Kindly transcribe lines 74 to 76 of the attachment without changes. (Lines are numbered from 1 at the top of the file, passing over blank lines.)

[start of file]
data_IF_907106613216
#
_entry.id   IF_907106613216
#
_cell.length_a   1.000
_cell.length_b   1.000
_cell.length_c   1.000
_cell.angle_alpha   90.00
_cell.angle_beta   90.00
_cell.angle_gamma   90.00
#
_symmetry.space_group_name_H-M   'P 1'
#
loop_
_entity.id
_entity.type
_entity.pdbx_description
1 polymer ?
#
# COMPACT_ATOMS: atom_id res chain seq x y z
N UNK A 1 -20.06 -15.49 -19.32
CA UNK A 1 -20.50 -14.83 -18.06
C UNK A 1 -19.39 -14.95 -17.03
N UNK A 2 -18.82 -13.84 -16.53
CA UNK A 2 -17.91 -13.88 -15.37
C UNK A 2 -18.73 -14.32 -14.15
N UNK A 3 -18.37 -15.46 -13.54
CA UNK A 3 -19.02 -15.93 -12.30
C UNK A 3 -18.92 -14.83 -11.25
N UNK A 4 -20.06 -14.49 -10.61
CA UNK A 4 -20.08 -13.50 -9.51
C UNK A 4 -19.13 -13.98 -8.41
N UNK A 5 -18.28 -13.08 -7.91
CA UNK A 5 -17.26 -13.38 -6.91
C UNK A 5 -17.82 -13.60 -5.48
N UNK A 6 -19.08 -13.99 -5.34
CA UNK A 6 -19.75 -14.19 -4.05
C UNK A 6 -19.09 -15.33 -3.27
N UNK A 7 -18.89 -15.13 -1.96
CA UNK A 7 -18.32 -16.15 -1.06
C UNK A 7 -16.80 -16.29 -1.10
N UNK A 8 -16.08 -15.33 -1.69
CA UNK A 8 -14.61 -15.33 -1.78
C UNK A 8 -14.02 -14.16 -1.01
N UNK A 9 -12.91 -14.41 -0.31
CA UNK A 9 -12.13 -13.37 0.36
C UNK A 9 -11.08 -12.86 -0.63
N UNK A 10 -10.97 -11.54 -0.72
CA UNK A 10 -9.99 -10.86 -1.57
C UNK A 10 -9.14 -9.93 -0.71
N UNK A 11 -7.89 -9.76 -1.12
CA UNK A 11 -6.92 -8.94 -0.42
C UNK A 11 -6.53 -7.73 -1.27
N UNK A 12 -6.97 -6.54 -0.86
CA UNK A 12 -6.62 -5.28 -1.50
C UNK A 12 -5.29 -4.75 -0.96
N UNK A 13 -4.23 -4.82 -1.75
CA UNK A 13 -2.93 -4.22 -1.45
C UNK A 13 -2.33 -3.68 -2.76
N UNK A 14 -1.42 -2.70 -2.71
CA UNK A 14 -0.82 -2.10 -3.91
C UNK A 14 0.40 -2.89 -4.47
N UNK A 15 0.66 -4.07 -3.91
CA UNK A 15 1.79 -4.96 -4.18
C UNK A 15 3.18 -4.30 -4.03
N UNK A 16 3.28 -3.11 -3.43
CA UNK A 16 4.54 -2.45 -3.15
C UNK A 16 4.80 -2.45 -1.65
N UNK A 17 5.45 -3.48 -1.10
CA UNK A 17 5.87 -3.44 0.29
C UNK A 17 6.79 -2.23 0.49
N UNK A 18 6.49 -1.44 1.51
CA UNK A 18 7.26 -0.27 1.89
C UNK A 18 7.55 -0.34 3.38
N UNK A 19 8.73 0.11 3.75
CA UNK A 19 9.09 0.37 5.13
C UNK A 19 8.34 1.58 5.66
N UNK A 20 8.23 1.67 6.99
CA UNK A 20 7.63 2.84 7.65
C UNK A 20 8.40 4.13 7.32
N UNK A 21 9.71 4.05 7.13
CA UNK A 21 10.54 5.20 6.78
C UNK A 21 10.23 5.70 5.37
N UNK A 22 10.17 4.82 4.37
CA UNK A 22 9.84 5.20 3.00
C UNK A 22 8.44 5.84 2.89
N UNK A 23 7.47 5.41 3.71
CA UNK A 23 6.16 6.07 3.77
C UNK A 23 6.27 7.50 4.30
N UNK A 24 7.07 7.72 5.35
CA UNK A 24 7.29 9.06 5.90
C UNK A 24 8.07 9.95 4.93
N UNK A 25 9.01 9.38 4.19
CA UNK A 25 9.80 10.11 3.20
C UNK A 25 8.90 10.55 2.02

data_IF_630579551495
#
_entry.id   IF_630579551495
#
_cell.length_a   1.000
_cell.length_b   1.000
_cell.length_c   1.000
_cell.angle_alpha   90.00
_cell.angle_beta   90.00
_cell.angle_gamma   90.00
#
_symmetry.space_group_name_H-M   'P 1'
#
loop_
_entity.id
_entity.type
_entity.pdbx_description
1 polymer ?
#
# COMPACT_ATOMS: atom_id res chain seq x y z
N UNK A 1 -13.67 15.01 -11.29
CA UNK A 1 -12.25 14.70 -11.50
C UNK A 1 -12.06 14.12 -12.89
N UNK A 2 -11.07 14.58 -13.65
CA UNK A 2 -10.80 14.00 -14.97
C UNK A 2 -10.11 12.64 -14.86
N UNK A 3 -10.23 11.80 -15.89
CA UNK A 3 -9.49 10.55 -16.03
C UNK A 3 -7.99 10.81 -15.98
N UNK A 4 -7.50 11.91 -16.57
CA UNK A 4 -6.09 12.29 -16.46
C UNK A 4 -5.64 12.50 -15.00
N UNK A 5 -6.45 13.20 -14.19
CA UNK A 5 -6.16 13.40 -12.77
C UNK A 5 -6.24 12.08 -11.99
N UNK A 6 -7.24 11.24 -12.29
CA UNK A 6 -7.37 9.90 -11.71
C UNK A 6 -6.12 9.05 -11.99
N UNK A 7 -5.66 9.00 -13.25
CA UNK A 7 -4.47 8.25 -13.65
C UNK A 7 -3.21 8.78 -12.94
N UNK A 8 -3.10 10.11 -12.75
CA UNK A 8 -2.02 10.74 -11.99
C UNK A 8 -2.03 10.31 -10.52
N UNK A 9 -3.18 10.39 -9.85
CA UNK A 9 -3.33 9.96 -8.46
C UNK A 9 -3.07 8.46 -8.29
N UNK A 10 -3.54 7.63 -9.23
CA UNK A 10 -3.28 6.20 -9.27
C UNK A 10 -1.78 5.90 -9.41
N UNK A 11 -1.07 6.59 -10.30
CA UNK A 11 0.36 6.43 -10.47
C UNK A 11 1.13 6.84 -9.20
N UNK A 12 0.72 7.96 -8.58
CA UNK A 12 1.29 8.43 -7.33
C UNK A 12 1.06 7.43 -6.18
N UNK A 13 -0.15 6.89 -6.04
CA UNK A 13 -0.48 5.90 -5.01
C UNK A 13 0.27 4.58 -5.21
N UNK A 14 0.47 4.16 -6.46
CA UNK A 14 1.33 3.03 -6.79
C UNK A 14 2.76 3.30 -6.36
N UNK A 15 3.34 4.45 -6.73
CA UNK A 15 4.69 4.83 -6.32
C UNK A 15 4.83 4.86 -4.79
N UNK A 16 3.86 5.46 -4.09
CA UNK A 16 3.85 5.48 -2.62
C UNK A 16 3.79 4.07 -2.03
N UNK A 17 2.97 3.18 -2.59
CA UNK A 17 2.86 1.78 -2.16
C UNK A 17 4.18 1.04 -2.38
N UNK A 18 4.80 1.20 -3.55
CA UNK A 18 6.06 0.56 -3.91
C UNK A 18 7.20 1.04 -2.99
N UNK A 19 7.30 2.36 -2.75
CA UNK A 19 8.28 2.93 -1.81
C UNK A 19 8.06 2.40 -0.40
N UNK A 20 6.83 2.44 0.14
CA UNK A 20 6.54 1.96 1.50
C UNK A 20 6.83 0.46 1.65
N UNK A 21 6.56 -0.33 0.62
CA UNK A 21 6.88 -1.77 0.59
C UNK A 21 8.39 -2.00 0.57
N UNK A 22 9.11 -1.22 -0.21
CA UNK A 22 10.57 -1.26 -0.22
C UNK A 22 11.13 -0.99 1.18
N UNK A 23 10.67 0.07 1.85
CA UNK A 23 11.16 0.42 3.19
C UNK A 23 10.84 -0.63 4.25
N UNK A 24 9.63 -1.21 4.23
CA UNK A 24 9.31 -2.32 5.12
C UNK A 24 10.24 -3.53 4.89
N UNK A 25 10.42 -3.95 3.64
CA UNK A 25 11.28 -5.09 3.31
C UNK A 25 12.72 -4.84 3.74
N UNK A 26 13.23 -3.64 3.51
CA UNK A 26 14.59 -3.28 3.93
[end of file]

C UNK A 18 7.55 -0.34 3.38
N UNK A 19 8.73 0.11 3.75
CA UNK A 19 9.09 0.37 5.13